Canada, known for its history of inclusivity and embracing immigrants from all over the world, appears to have forgotten the lessons from its past. Despite years of apologies and reparations for the mistreatment of Canadian immigrants during times of war, prejudice is now forming against Russian Canadians.
Canada prides itself on its diverse cultural traditions, often celebrated through festivals where Canadians of every background can come together. These festivals provide an opportunity to appreciate different cuisines, traditional attire, dances, and directly interact with people of different nationalities. It is a chance to learn about our neighbors and the nations they or their ancestors come from, offering a more immersive experience than simply reading books or taking history classes.
However, the recent decision by the Edmonton Heritage Festival to exclude the Russian pavilion from this year’s event goes against the spirit of inclusivity. Canada is home to over 600,000 citizens of Russian descent, many of whom settled on farms in the Prairie provinces. These immigrants, who fled tyranny, played a crucial role in the development of the West and their descendants have become model citizens of Canada.
The ban on the Russian pavilion is embarrassing and abhorrent, as it unfairly targets Canadians of Russian heritage due to the current conflict in Ukraine. While it is understandable that Canadians of Ukrainian heritage would be deeply affected by the situation in their homeland, it is important to remember that Russian immigrants in Canada are not responsible for the actions of Russia’s government. They have a right to celebrate their heritage and should not be penalized for events unfolding thousands of miles away.
The inclusion of a Russian pavilion at the Heritage Festival would have provided an opportunity for Canadians of Russian descent to interact with others and showcase their rich heritage. It would have been an important statement, demonstrating that they can celebrate their culture with pride while not condoning any political actions. The pavilion was never intended to be political, but rather a celebration of culture and community.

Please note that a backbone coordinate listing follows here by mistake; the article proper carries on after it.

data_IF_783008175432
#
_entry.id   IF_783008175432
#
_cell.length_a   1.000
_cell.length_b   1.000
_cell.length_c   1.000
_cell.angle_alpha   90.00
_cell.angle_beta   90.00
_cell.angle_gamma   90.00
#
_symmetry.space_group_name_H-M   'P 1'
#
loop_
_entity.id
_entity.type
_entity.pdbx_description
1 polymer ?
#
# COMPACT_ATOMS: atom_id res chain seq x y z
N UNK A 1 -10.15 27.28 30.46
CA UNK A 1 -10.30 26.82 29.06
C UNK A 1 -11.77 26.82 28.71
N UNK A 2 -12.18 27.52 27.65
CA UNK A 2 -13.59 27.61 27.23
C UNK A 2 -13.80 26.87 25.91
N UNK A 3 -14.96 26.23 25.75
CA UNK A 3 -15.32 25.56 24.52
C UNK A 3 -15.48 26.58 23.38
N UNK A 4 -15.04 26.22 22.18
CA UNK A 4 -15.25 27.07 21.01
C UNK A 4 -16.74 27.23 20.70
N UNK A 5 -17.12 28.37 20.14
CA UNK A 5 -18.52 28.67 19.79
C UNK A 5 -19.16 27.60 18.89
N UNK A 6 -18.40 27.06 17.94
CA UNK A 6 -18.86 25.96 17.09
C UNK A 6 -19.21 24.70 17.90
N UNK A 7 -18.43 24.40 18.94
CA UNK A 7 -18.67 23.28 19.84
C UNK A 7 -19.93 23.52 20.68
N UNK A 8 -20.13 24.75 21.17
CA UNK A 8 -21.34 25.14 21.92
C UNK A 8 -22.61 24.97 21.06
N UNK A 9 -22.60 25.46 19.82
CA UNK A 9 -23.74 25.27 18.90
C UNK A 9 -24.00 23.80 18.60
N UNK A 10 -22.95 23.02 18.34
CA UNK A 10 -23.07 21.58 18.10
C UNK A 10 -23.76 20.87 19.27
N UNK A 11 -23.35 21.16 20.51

By banning the Russian pavilion, the festival committee has fostered further division. Canadians of Russian descent feel victimized and shamed by a country they have chosen to call home, while attendees of the festival miss out on the opportunity to meet and interact with people of Russian heritage, potentially breaking down existing prejudices.
This act of intolerance is not limited to festivals. Last year, the Montreal symphony orchestra canceled performances by Russian pianist Alexander Malofeev in response to the war in Ukraine. Yet, how does depriving a young talent of his opportunity to perform and denying audiences the chance to enjoy his music contribute to the resolution of the conflict?
Acts of intolerance and xenophobia against Canadians of Russian descent must be called out and stopped. However, the silence on this issue is striking. Canada has a history of mistreating its own citizens during times of war, including the internment of Japanese Canadians during World War II and the treatment of Ukrainian Canadians in World War I. While the current situation does not involve internment camps, punishing Canadians of Russian descent for events beyond their control is just as odious.
Canada should be nurturing its citizens of Russian and Ukrainian descent, standing in solidarity rather than creating divisions. It is supposed to be a sanctuary, sheltered from foreign conflicts. History will undoubtedly judge the prejudice directed at Canadians of Russian heritage. If any country should know better, it is Canada.
In conclusion, Canada must recognize and rectify the prejudice forming against its own citizens of Russian heritage. It should embrace diversity and foster unity to ensure that the mistakes of the past are not repeated. By promoting understanding and acceptance, Canada can live up to its reputation as an inclusive nation that values and celebrates its diverse population.